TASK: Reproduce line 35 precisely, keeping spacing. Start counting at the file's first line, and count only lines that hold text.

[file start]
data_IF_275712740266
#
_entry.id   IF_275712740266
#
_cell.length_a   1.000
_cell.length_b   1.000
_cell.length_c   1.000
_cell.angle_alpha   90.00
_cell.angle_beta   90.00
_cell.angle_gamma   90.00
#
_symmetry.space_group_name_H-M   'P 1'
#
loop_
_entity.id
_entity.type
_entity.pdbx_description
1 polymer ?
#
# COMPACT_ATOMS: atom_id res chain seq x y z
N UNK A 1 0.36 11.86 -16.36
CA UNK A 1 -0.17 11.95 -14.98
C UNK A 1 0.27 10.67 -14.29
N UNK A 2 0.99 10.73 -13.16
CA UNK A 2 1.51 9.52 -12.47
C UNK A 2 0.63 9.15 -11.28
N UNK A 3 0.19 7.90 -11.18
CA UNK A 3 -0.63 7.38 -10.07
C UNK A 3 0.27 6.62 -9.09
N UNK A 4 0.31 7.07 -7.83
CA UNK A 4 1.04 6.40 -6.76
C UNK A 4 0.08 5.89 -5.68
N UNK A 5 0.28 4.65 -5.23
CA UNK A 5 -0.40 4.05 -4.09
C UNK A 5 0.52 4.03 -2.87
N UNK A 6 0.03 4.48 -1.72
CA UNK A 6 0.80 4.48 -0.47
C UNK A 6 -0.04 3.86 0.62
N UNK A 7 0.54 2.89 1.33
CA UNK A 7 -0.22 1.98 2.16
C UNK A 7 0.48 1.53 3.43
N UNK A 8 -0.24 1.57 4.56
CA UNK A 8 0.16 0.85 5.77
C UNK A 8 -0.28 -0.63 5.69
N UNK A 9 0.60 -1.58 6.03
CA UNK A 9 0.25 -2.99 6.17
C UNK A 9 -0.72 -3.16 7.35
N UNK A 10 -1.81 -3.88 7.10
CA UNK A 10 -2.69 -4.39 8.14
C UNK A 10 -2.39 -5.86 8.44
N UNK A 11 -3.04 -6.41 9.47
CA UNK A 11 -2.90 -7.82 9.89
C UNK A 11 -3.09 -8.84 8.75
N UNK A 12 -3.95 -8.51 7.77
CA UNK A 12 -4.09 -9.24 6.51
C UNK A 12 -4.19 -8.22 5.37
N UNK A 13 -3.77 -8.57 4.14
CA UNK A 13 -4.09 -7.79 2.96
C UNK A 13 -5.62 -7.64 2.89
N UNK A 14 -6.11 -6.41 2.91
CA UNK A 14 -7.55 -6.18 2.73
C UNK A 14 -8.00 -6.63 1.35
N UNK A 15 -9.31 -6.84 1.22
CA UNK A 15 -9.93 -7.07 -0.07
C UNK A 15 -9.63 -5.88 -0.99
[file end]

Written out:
C UNK A 5 0.52 4.03 -2.87